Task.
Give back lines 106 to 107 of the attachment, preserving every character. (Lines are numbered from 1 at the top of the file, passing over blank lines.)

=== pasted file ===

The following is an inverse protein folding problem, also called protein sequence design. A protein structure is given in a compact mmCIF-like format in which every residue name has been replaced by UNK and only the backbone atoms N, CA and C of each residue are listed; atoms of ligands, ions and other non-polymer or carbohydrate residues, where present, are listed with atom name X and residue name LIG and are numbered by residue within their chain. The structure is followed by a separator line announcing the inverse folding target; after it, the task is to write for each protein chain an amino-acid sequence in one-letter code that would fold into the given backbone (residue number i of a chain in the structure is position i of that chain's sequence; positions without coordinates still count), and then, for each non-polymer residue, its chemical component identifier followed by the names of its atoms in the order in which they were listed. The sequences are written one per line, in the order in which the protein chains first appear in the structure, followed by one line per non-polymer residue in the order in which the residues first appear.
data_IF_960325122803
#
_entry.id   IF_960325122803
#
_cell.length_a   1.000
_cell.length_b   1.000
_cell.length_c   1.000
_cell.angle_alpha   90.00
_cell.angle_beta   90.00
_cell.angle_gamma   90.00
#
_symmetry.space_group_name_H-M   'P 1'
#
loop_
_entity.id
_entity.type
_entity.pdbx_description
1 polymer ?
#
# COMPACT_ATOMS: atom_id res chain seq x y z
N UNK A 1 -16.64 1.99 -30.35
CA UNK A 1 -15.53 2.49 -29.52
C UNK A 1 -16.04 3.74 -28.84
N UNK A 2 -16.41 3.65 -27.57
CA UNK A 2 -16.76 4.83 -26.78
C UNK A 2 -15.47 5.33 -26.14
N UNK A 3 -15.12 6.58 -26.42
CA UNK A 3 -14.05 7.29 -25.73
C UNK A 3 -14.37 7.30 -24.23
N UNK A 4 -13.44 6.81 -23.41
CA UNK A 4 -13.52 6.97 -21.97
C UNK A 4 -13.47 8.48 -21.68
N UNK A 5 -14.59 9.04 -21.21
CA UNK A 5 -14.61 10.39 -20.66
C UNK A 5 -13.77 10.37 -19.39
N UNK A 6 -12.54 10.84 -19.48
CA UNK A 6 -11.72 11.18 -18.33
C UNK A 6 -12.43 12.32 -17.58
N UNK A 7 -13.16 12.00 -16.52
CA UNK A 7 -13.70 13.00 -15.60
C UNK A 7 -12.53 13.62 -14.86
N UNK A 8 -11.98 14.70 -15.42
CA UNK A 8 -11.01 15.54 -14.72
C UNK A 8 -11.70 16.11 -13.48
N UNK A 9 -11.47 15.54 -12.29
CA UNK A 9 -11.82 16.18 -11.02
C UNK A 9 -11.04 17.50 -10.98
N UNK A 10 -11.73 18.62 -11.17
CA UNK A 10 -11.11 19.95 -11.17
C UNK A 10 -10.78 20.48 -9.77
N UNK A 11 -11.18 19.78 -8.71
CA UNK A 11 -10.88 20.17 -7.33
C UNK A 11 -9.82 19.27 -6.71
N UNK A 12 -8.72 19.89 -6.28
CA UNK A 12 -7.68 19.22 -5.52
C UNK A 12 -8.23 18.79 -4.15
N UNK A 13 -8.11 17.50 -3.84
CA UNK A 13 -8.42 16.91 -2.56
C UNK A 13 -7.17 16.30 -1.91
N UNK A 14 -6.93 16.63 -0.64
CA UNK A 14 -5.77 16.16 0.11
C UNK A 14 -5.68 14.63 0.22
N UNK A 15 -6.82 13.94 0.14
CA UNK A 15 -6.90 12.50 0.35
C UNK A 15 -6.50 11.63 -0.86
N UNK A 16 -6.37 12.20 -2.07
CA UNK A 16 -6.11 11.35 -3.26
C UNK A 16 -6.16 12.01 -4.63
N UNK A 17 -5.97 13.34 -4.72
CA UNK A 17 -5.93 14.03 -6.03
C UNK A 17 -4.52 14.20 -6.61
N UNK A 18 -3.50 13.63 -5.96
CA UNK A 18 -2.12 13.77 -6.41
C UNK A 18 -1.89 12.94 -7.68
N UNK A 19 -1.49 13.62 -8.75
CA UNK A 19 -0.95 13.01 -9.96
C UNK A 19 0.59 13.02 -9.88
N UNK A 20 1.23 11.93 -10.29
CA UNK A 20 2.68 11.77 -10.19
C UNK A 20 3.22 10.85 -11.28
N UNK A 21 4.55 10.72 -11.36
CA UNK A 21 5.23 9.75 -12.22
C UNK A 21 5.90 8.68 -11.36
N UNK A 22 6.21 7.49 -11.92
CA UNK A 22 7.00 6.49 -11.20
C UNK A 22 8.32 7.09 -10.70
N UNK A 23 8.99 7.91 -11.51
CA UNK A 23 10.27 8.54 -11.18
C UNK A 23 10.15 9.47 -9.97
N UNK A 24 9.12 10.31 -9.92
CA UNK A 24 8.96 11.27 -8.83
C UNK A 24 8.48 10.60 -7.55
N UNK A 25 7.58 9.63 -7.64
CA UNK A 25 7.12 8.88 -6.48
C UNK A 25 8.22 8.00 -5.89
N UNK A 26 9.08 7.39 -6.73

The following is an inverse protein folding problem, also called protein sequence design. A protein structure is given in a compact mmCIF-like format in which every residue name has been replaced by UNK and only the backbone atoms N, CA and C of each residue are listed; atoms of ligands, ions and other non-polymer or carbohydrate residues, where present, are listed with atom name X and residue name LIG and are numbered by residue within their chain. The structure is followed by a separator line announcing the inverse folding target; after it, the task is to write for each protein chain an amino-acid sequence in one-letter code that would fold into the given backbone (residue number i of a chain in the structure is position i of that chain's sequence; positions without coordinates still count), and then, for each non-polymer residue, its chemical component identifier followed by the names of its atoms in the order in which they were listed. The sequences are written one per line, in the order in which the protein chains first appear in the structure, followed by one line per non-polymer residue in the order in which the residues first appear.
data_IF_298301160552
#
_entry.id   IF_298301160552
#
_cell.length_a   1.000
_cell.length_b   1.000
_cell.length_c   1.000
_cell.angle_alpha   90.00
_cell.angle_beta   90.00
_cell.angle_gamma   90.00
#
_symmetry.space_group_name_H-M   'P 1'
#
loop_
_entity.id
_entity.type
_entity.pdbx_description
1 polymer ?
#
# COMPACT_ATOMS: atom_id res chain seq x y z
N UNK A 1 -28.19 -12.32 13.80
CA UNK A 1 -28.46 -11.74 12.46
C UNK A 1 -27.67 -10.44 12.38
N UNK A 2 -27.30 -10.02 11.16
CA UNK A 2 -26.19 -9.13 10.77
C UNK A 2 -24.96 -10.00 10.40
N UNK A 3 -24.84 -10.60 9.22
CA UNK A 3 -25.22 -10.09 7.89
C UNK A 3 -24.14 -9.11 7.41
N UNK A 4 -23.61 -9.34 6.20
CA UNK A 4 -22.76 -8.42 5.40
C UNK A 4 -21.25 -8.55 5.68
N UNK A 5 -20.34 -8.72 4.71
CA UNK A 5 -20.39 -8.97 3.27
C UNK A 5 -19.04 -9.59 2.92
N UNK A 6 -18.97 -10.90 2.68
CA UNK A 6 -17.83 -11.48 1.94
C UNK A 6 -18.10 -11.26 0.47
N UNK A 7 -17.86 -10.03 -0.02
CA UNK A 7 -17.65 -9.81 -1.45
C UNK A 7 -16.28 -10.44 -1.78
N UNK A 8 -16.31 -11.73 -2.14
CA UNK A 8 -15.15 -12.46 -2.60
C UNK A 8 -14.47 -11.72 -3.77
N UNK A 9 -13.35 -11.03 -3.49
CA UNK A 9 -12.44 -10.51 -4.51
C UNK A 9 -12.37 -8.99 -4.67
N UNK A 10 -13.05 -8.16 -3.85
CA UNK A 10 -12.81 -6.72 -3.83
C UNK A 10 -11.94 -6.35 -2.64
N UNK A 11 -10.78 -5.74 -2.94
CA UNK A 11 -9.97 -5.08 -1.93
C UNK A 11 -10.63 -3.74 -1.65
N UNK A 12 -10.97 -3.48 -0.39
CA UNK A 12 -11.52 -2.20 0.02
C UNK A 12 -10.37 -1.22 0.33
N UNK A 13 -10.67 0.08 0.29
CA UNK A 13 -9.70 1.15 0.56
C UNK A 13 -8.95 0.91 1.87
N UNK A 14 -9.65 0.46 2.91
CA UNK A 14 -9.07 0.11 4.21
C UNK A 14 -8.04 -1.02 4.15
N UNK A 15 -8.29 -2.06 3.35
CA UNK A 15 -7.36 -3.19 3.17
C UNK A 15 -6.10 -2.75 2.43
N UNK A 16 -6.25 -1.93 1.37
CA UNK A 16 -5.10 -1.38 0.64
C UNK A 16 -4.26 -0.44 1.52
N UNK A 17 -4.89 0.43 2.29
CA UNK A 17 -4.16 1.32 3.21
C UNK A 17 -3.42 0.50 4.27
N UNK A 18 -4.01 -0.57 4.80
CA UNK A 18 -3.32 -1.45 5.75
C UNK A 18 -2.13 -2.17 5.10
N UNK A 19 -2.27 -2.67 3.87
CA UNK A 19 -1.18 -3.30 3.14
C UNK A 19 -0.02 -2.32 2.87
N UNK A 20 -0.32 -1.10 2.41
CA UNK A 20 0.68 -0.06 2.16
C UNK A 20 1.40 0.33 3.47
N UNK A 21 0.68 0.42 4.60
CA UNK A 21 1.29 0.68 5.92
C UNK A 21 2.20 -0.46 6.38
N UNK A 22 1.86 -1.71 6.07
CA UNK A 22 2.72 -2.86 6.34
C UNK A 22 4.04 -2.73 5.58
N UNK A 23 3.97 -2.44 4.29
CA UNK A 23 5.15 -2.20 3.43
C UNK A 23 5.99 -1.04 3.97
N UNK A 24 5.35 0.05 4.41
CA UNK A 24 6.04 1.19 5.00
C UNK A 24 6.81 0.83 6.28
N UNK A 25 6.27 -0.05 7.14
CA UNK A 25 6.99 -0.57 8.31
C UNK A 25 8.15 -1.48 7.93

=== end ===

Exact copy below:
_cell.angle_alpha   90.00
_cell.angle_beta   90.00